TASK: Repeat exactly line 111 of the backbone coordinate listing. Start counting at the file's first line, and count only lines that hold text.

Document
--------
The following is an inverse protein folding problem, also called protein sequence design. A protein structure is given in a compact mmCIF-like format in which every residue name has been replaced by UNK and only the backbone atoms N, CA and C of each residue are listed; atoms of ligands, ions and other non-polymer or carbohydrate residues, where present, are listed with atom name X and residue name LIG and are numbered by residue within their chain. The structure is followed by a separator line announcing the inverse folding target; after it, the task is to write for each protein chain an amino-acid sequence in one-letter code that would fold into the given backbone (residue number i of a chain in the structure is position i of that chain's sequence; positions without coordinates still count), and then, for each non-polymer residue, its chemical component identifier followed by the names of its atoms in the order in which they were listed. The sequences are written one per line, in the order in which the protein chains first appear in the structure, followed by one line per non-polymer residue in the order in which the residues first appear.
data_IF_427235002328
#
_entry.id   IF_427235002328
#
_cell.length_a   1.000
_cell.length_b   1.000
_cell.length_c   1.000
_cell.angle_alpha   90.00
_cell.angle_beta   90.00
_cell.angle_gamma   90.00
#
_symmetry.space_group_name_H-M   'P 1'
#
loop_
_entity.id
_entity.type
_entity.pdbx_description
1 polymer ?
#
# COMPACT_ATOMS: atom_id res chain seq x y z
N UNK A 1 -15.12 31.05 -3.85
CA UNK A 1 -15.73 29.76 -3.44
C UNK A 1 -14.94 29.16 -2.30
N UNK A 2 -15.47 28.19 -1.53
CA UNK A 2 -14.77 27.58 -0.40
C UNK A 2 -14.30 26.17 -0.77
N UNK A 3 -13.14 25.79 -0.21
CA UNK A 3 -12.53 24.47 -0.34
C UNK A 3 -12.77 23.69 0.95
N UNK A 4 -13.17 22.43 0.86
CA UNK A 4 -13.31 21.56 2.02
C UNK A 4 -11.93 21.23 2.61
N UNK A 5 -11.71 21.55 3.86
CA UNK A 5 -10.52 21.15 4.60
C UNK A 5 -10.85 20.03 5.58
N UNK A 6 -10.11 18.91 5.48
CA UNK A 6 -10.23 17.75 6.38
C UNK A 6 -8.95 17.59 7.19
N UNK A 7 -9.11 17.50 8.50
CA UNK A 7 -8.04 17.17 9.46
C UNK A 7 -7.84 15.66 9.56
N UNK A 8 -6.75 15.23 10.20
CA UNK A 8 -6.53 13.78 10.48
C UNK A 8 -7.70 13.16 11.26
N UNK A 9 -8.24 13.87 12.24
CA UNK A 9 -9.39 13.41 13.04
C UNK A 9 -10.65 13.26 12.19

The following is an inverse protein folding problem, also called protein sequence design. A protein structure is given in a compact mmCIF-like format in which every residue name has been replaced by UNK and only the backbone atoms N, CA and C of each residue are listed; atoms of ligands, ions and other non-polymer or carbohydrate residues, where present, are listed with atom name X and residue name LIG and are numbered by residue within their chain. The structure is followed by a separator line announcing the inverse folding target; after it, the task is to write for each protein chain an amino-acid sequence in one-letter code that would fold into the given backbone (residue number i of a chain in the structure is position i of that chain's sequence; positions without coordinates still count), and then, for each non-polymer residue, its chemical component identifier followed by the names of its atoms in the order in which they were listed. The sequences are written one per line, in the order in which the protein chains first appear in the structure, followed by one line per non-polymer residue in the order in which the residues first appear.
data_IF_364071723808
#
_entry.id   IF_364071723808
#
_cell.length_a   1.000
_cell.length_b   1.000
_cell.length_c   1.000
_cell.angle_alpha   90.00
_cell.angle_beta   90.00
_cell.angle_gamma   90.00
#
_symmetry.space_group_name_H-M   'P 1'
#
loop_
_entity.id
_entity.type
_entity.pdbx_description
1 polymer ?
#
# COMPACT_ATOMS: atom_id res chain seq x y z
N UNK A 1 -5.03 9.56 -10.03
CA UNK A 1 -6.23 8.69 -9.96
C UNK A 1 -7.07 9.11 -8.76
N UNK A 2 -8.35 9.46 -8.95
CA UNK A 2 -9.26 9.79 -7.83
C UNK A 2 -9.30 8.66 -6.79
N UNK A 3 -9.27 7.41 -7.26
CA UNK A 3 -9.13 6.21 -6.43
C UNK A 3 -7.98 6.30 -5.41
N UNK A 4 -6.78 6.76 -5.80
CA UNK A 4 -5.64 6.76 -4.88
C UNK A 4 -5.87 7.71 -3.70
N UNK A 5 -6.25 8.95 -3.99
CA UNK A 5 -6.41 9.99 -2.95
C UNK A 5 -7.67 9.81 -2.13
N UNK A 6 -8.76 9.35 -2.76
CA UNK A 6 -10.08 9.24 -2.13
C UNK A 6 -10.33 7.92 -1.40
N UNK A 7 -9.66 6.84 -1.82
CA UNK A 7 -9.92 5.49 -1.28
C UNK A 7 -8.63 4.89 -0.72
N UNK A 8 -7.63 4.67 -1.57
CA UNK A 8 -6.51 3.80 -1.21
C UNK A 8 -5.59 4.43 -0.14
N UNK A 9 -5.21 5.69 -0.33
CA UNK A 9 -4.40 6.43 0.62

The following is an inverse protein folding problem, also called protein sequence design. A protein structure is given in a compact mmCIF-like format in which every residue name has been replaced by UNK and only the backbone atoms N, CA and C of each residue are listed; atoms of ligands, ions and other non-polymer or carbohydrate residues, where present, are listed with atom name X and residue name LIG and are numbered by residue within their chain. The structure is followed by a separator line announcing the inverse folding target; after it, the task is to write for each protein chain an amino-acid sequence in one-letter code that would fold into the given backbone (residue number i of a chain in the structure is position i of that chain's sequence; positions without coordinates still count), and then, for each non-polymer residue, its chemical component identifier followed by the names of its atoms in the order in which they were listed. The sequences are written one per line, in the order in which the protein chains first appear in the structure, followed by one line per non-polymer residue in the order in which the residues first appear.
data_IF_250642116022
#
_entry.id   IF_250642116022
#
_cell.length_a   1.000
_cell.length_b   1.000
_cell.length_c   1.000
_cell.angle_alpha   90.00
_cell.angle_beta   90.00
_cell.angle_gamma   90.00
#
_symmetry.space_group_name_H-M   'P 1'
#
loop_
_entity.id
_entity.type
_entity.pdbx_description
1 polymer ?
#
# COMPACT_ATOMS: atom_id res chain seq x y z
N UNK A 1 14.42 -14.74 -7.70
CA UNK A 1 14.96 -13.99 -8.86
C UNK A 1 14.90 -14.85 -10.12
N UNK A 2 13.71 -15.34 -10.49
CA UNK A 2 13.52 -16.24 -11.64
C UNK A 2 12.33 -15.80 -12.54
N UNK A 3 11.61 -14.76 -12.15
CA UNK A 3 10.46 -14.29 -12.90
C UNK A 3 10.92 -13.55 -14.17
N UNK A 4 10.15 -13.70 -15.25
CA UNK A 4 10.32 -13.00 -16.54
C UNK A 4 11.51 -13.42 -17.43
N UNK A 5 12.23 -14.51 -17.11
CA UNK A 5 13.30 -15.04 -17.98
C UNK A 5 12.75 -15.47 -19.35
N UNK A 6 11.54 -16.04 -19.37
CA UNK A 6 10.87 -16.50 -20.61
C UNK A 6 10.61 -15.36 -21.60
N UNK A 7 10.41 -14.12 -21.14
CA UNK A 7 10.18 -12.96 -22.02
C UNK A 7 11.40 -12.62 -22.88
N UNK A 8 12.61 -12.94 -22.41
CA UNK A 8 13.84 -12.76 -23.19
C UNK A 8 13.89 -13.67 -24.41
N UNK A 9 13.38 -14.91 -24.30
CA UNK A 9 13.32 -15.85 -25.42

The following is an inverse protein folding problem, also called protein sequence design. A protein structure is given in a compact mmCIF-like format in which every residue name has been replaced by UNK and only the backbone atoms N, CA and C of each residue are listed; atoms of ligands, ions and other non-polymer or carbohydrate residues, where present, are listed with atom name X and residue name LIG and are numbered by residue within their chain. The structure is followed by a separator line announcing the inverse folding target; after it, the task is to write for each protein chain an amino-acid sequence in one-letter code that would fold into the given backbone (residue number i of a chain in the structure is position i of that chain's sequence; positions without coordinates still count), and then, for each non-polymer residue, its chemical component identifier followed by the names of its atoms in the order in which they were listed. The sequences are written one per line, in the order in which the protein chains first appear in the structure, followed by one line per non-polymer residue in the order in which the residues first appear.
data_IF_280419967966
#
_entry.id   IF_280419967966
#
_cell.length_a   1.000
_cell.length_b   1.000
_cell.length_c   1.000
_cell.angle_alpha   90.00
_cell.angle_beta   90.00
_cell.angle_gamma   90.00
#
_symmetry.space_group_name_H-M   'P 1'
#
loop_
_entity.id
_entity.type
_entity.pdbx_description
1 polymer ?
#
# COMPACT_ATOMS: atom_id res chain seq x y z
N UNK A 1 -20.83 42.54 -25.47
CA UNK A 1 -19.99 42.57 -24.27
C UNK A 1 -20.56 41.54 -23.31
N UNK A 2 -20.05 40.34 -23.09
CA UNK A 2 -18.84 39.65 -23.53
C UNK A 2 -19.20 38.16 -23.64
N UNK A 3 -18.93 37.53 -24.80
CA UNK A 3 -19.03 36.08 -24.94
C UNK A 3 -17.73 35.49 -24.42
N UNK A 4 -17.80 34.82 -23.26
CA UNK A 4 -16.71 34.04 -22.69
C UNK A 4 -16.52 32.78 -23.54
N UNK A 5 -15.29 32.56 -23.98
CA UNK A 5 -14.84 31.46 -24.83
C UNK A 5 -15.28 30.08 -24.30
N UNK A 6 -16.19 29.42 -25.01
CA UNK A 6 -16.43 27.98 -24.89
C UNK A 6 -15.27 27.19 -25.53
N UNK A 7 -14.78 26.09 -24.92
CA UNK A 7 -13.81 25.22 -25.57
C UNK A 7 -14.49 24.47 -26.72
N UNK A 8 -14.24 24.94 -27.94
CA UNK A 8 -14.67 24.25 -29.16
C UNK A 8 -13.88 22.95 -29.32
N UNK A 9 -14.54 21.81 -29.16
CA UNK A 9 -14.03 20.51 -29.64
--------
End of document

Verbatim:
_entity.id